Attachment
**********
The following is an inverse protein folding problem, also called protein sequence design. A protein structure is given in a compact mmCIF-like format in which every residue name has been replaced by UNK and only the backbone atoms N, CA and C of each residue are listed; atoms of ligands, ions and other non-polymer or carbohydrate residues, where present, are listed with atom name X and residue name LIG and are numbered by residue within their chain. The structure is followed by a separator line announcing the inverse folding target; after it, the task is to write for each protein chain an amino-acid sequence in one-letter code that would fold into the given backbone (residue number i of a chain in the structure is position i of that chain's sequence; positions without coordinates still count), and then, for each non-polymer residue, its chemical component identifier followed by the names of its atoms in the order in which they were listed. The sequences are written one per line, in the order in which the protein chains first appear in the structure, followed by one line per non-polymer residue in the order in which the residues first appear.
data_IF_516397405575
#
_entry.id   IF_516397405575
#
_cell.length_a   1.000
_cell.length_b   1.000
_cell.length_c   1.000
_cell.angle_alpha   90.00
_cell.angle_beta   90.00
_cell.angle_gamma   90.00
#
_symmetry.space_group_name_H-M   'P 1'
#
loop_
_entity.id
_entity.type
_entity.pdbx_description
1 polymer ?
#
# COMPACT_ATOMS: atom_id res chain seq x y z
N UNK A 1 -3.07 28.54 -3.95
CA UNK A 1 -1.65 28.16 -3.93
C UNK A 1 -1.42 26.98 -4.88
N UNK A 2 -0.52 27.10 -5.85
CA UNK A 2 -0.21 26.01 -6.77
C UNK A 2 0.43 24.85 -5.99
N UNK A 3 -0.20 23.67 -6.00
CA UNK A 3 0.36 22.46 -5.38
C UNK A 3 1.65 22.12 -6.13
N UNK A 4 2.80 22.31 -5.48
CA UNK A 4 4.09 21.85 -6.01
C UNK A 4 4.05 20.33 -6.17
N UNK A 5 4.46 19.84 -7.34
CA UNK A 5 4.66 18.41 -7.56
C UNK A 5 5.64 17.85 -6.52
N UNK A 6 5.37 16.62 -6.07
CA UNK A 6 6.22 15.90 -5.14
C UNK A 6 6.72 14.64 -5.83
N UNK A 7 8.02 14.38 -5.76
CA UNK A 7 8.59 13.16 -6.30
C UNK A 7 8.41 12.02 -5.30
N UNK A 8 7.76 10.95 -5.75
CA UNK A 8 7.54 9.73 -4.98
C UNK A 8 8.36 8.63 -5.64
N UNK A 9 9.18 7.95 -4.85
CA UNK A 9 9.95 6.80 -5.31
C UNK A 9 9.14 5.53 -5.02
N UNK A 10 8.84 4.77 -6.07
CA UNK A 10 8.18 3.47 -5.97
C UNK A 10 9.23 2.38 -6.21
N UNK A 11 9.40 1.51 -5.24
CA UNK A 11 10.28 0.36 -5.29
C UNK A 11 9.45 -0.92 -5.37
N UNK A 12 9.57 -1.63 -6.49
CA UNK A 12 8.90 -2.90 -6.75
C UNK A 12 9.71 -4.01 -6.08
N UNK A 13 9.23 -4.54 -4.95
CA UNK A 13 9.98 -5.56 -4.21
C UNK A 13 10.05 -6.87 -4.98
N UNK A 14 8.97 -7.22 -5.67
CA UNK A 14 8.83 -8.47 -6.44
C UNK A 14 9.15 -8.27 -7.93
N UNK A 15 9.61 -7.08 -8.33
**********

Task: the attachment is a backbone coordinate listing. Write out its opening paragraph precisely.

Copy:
The following is an inverse protein folding problem, also called protein sequence design. A protein structure is given in a compact mmCIF-like format in which every residue name has been replaced by UNK and only the backbone atoms N, CA and C of each residue are listed; atoms of ligands, ions and other non-polymer or carbohydrate residues, where present, are listed with atom name X and residue name LIG and are numbered by residue within their chain. The structure is followed by a separator line announcing the inverse folding target; after it, the task is to write for each protein chain an amino-acid sequence in one-letter code that would fold into the given backbone (residue number i of a chain in the structure is position i of that chain's sequence; positions without coordinates still count), and then, for each non-polymer residue, its chemical component identifier followed by the names of its atoms in the order in which they were listed. The sequences are written one per line, in the order in which the protein chains first appear in the structure, followed by one line per non-polymer residue in the order in which the residues first appear.